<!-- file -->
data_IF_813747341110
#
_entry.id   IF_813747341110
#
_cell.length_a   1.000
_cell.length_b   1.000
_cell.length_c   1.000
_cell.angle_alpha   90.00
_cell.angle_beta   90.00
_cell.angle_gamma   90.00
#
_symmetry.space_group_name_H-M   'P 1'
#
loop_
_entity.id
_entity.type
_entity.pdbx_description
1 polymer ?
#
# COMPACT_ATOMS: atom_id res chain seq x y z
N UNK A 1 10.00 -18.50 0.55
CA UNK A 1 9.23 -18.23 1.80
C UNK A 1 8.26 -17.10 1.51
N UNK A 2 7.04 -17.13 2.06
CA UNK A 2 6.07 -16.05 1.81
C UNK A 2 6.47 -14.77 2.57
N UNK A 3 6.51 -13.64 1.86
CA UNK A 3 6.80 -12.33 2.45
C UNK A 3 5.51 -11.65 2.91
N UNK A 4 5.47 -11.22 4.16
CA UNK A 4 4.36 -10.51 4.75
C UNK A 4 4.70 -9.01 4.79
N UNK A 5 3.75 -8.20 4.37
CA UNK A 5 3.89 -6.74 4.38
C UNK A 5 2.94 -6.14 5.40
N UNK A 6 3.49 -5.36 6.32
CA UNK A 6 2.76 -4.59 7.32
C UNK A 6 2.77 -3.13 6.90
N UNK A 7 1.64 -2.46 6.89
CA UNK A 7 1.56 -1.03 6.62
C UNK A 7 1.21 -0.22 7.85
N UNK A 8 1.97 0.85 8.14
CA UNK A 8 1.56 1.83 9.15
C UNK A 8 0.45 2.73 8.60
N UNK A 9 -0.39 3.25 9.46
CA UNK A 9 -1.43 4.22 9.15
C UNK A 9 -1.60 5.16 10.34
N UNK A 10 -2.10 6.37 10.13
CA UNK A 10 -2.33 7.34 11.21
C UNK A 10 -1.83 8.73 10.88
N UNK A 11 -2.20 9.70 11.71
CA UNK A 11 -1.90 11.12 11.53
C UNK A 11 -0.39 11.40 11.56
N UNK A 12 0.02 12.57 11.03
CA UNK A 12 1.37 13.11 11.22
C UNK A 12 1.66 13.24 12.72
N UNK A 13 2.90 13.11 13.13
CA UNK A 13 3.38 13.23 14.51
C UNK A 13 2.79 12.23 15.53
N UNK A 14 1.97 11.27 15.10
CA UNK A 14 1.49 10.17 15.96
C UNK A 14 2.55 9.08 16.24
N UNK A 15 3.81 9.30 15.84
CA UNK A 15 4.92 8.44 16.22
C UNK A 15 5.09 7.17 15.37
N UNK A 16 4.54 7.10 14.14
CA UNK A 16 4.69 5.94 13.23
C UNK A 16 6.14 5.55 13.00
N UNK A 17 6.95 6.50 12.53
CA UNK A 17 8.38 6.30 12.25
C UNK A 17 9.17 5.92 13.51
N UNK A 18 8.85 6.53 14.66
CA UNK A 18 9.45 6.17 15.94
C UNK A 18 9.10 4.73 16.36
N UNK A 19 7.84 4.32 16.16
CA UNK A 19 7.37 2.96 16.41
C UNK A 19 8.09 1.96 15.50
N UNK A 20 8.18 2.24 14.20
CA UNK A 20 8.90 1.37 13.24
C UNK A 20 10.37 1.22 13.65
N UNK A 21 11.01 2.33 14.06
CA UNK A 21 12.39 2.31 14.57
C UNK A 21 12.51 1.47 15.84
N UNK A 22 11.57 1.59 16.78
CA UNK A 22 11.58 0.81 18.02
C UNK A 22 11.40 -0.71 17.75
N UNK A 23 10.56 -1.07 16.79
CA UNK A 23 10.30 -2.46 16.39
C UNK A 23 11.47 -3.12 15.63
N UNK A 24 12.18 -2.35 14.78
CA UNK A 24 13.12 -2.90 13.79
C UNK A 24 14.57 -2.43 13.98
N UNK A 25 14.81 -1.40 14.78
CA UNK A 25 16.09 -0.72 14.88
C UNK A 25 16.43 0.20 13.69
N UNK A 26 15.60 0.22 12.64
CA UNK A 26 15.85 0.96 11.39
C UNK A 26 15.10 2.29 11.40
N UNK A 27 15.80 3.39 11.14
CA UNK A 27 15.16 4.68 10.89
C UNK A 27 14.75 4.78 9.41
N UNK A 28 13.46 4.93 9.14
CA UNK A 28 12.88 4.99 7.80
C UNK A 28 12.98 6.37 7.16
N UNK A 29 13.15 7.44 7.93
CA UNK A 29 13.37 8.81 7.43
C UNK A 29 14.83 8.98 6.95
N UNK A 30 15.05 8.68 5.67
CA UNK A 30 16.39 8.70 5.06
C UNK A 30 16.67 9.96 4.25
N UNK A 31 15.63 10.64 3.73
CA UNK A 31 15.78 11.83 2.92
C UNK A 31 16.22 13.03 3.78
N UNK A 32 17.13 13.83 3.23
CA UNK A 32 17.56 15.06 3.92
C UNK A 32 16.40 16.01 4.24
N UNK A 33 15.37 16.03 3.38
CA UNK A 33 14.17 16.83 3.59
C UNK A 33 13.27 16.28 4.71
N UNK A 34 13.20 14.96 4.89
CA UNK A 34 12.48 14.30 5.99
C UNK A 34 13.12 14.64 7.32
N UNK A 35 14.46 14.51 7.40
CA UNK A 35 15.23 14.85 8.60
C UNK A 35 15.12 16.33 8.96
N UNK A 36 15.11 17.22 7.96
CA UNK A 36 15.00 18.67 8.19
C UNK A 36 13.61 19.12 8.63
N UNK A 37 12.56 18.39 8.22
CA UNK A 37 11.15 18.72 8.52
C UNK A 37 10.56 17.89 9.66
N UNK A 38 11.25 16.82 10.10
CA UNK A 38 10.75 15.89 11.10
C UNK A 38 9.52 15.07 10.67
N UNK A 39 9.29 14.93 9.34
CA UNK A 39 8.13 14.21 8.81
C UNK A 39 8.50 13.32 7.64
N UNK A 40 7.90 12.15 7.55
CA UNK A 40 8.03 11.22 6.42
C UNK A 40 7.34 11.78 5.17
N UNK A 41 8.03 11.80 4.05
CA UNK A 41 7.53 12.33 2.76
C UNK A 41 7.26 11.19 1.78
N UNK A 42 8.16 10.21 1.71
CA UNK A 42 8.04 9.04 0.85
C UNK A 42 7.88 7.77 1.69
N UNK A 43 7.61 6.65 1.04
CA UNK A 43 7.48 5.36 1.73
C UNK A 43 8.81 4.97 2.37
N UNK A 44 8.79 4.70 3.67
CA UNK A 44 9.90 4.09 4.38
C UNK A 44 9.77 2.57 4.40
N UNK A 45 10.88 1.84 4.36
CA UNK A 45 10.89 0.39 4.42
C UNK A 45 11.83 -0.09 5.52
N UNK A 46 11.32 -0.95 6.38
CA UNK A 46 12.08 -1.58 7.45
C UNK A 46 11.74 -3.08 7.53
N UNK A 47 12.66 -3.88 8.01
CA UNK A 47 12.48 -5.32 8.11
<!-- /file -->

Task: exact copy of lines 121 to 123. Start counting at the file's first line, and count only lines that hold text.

CA UNK A 34 12.48 14.30 5.99
C UNK A 34 13.12 14.64 7.32
N UNK A 35 14.46 14.51 7.40